101 Iowa L. Rev. 923 (2016)


The forum non conveniens doctrine gives courts the discretion to dismiss a lawsuit on the ground that a court in a foreign country is more appropriate and convenient for adjudicating the parties’ dispute, and the Supreme Court has provided a list of private and public interest factors to guide this discretion. One of the private interest factors, however, remains poorly understood: the enforceability of a judgment if one is obtained. As a result, the judgment enforceability factor is often neglected by judges and lawyers. When it is applied, it tends to be applied inconsistently or in a conclusory manner.

This Article explains the proper role of the judgment enforceability factor in forum non conveniens analysis, and provides a simple framework to guide its application by judges and lawyers. Part II explains the context of the Article’s analysis by providing a brief overview of the forum non conveniens doctrine and how the enforceability factor fits into it. Part III argues that the judgment enforceability factor is important not only doctrinally, but also for justice and efficiency. Part IV identifies the problem: Notwithstanding the judgment enforceability factor’s importance, it is often neglected; when it is not neglected, it tends to be applied inconsistently; and even when the factor is properly interpreted, it is often applied in a conclusory manner. Part V offers a solution to this problem by drawing on the best practices of judges, the law of foreign judgments, and the realities of transnational litigation to develop a framework for the proper application of the enforceability factor. By taking the judgment enforceability factor seriously, judges can help ensure that the forum non conveniens doctrine will effectively advance the goals of justice and efficiency.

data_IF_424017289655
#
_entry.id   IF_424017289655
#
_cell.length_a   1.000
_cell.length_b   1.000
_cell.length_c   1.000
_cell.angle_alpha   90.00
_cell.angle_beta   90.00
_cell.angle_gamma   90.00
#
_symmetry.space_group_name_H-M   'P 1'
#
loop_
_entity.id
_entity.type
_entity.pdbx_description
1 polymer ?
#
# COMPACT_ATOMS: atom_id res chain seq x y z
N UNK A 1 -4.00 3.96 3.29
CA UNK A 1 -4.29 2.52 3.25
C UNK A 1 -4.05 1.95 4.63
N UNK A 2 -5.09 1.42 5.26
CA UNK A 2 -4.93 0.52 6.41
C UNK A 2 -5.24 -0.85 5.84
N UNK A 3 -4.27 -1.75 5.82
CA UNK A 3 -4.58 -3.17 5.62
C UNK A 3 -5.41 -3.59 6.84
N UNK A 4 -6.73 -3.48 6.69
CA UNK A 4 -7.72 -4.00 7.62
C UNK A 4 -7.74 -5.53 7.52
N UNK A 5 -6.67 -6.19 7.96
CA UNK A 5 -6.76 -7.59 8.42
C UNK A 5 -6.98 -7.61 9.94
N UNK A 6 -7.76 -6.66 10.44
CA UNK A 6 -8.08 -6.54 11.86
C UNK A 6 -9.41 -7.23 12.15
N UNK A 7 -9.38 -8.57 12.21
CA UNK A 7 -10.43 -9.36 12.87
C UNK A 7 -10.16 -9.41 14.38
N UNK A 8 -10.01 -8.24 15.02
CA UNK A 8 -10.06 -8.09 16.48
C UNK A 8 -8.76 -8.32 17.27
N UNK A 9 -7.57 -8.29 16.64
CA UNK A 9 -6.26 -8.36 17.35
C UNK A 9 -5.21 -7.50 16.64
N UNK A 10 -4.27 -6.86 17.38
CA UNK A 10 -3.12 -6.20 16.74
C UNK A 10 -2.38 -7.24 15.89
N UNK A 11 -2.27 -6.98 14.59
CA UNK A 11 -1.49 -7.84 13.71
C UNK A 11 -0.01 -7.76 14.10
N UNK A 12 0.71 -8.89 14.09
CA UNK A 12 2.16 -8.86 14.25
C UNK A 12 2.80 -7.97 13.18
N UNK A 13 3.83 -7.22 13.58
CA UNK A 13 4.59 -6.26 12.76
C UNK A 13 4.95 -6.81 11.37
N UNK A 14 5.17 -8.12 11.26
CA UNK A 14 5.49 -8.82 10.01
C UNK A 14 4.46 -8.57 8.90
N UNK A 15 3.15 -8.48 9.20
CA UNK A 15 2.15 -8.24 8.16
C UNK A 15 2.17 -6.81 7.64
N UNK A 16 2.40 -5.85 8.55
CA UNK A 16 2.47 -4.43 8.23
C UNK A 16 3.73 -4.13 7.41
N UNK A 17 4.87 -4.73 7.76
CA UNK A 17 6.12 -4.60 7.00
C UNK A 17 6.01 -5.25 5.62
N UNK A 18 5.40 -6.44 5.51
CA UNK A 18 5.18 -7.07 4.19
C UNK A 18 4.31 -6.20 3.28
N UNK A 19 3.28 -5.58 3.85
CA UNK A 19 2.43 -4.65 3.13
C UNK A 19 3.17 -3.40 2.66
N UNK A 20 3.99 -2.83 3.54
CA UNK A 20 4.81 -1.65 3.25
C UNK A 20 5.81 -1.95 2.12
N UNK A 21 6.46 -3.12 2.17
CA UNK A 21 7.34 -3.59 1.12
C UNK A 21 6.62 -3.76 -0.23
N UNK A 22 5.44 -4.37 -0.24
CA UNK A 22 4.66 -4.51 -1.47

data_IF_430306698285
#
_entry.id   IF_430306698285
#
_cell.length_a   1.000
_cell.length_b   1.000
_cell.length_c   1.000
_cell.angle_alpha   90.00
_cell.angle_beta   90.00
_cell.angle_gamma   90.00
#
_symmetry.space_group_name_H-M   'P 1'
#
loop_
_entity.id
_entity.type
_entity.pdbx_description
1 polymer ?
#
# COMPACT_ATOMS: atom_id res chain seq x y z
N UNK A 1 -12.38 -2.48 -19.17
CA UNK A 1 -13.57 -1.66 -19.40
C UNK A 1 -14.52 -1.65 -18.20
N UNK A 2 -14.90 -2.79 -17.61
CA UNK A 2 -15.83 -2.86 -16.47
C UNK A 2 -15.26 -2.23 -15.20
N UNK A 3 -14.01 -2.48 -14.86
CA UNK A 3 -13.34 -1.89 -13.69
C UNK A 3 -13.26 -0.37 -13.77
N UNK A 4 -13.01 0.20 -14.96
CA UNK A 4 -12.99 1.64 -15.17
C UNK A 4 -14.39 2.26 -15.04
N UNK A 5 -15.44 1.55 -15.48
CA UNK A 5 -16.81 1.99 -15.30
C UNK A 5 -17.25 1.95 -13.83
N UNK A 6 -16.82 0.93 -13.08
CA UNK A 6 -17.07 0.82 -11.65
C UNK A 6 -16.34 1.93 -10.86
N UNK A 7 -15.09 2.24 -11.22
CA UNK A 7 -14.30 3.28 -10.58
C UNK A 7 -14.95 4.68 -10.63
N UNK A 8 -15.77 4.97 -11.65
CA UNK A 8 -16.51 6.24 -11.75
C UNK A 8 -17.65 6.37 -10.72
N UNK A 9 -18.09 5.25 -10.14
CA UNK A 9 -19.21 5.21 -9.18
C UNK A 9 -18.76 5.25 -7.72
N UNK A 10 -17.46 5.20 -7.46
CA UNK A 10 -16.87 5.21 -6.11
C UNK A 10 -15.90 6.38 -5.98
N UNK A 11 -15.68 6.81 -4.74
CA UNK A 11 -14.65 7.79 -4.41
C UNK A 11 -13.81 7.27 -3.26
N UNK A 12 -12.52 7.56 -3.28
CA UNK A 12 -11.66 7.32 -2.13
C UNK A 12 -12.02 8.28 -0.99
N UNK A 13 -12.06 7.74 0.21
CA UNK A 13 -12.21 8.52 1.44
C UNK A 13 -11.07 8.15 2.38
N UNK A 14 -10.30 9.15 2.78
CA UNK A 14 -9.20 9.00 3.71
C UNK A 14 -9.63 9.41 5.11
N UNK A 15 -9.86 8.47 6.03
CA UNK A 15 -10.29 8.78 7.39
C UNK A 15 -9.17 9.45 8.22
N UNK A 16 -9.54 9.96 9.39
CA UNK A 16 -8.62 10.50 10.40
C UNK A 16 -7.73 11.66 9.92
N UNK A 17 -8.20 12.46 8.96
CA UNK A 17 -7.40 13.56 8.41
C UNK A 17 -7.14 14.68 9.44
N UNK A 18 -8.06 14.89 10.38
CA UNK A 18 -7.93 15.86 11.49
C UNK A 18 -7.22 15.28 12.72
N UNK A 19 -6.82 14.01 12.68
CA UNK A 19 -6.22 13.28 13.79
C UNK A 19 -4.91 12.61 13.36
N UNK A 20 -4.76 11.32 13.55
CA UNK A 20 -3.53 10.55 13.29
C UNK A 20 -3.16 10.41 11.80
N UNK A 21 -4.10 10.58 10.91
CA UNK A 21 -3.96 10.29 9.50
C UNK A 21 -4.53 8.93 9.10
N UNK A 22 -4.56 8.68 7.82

Tuesday, March 15, 2016